As thousands marched across Selma’s Edmund Pettus bridge this weekend, a small band of white people were less than a mile away, mourning the loss of the Confederacy and guarding a memorial to a white supremacist.
Live Oak cemetery is a burial site for Confederate soldiers in the civil war and contains the grave of Edmund Winston Pettus, the general - and member of the Ku Klux Klan - after whom the town’s bridge was named.
There has been a growing campaign to rename Selma’s bridge given its association with the Confederate south, and dozens of students had planned a peaceful march to the cemetery. They quickly changed plans after discovering the neo-Confederates were waiting for them.
“‘March’ is a military term,” explained Todd Kiscaden, 64, who had traveled to Selma from his home in Tennessee to defend the memorial site. “In any military context, if you’re going to march on my castle, I’m going to man my barricades.”
Selma is most famous for the violent assault on peaceful civil rights marchers on the town’s bridge in 1965. But the Alabama town was also the site of another clash: a notorious civil war battle in which Union forces defeated the pro-slavery Confederate army.
The cemetery where Pettus is buried also contains a memorial to the fallen soldiers, and a controversial monument to Nathan Bedford Forrest, the lieutenant general in the Confederate army and first Grand Wizard of the Klan.
The graveyard has long been a flashpoint between African Americans and pro-Confederate historians in the town. The graveyard has been the focus of protests before; the memorial has been vandalised and, three years ago, a bronze bust of Forrest was stolen. Kiscaden, from the group Friends of Forrest, which tends the memorial site, said they were in the process of replacing the stolen bust.
Sunday’s aborted march to the cemetery was organised by Students Unite, the Selma-based youth group behind a viral online campaign to rename the Edmund Pettus bridge. They planned to march peacefully and respectfully to the graveyard, to draw protest against the Pettus bridge name and the existence of a monument to a white supremacist.
“We’re a non-violent group,” explained John Gainey, 25, executive director of Students Unite. “We didn’t want a confrontation.”
“The people in the south - the white people, who were being abused - organised a neighbourhood watch to try to re-establish some order,” he said of the nascent Klan. Slavery in the south was “a bad institution”, he said, but possibly “the mildest, most humane form of slavery ever practiced”.
“If you look at the wealth created by the slaves, in food, clothing, shelter, medical care, care before you’re old enough to work, care until you died, they got 90% of the wealth that they generated,” he said. “I don’t get that. The damn government takes my money to the tune of 50%.”
Kiscaden and Godwin insisted they were not racist. But they made plain that they hankered for a revival of some of the ideals most Americans believe were defeated in 1865.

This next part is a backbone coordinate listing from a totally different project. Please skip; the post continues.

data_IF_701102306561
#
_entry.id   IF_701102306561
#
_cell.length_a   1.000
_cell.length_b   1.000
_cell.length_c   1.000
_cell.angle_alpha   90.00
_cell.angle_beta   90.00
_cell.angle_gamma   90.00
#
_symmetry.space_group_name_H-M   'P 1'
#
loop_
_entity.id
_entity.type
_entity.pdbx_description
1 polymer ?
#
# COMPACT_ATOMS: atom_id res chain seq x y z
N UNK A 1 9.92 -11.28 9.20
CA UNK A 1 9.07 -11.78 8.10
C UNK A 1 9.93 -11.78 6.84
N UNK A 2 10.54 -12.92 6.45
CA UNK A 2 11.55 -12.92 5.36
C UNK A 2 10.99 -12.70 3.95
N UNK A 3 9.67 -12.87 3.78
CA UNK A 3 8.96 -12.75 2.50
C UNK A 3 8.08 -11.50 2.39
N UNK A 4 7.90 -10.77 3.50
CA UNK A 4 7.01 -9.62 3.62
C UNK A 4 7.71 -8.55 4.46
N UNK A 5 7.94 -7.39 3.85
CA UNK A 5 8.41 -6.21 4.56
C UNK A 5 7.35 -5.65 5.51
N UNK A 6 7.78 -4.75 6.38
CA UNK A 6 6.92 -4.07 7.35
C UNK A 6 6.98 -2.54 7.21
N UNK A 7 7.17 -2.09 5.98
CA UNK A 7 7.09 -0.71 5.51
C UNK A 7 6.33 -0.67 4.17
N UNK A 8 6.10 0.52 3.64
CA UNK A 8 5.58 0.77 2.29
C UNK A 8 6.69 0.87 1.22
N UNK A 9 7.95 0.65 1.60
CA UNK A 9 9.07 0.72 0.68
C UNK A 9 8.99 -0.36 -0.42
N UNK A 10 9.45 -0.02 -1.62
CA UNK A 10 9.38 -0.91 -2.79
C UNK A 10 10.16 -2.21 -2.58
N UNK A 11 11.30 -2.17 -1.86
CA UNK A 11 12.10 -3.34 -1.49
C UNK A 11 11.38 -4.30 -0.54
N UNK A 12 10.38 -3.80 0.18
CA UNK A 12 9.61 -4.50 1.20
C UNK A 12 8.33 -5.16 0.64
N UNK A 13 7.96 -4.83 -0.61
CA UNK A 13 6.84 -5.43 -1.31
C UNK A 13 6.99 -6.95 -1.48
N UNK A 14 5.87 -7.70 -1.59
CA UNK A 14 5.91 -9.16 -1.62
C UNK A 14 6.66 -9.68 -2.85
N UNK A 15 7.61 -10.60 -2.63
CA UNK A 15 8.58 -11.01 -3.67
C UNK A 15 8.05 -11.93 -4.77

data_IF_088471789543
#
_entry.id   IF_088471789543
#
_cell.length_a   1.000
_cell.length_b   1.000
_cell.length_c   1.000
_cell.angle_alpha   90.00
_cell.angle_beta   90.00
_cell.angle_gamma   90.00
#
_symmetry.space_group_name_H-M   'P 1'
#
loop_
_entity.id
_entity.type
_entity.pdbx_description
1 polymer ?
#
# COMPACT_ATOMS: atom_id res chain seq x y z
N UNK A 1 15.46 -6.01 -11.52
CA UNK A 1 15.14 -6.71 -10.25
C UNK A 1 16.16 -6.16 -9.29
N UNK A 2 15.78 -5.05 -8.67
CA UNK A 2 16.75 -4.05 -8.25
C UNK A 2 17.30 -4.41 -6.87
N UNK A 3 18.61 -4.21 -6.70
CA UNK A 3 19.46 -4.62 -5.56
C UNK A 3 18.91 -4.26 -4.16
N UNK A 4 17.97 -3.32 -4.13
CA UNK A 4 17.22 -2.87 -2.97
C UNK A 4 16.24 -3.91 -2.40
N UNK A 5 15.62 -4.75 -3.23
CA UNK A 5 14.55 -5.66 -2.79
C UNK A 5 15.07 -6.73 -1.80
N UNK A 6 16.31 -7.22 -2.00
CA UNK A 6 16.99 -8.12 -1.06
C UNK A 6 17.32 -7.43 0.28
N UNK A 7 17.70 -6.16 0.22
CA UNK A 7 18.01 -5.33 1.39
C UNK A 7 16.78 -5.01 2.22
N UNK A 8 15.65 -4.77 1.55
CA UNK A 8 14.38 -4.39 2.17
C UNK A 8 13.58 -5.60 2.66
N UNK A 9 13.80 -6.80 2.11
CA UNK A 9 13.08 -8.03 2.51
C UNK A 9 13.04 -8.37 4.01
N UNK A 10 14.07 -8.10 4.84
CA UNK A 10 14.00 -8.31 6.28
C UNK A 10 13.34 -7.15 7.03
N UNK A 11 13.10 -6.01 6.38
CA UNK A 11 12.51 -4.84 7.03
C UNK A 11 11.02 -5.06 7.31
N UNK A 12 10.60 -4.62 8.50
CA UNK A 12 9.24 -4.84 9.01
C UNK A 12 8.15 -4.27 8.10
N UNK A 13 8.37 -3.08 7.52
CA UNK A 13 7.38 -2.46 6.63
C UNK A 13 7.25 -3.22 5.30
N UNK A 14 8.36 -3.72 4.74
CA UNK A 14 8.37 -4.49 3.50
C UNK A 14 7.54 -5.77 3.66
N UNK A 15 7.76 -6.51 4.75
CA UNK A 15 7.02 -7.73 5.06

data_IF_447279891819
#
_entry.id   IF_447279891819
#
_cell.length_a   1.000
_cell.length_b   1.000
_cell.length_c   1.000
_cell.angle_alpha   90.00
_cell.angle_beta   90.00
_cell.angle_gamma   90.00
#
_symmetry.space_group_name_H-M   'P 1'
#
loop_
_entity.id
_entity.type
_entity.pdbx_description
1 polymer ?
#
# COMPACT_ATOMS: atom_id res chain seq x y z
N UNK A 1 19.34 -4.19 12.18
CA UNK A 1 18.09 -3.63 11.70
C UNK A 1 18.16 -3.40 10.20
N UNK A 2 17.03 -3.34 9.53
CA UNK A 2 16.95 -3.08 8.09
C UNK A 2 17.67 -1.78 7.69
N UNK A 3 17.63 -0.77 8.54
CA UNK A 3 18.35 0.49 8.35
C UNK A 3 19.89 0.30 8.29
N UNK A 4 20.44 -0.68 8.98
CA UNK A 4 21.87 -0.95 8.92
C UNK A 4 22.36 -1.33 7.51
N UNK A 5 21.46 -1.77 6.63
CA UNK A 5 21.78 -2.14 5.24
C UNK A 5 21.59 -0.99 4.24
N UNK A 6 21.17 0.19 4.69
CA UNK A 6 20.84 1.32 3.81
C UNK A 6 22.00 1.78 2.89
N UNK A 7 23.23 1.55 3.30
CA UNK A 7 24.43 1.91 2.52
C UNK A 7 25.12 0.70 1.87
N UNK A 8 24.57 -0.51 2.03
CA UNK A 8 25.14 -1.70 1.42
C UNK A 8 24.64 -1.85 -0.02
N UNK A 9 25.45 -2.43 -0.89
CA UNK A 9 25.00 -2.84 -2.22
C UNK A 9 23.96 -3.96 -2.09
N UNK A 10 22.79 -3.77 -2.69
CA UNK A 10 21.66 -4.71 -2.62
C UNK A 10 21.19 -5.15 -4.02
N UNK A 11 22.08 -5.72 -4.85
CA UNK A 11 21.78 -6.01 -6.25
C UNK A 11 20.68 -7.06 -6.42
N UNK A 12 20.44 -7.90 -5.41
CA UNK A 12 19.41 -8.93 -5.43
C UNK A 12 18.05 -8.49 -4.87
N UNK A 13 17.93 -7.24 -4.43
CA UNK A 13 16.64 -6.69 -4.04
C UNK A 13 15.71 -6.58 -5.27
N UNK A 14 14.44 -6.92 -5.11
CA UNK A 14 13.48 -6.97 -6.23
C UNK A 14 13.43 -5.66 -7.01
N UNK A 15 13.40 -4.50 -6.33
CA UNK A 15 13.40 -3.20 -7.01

The movie is Battle Hymn, made in 1957. Youtube Video
CINCINNATI — Retired Air Force Col. Dean Hess, who helped rescue hundreds of orphans in the Korean War and whose exploits prompted a Hollywood film starring Rock Hudson, has died at age 97.
Hess died Monday at his home in Huber Heights, a suburb of Dayton, after a short illness, his son Lawrence Hess said Thursday.
Hess, an ordained minister, was a U.S. Air Force lieutenant colonel when he helped arrange evacuation of Korean orphans from their country’s mainland to safety on a coastal island, according to the National Museum of the U.S. Air Force.
He was a significant figure in Air Force history, and his efforts to help Korean children are a “shining example” of the Air Force’s humanitarian airlift capabilities, museum historian Jeff Underwood said.
“What is less well-known is the instrumental role he played in training the fledgling South Korean Air Force,” Underwood said in a statement.
Hudson, one of Hollywood’s top leading men, portrayed Hess in the film “Battle Hymn” in 1957, a year after he starred alongside Elizabeth Taylor and James Dean in “Giant.”
“Battle Hymn” also was the title of Hess’ autobiography. He used the movie and book proceeds to build an orphanage in South Korea, his son said.
By David Horsey
The itinerary of a civil rights tour is essentially a long list of crime scenes.
The crime scenes are everywhere, from the trees where blacks were lynched and the avenues where enslaved people were marched from riverboats to auction blocks, to the countless dots on the map of the South where brave dissenters and utter innocents were beaten or killed with fists, boots, baseball bats or guns. Very, very few of the criminals who perpetrated these crimes were ever brought to justice because local and state governments and the courts were on their side.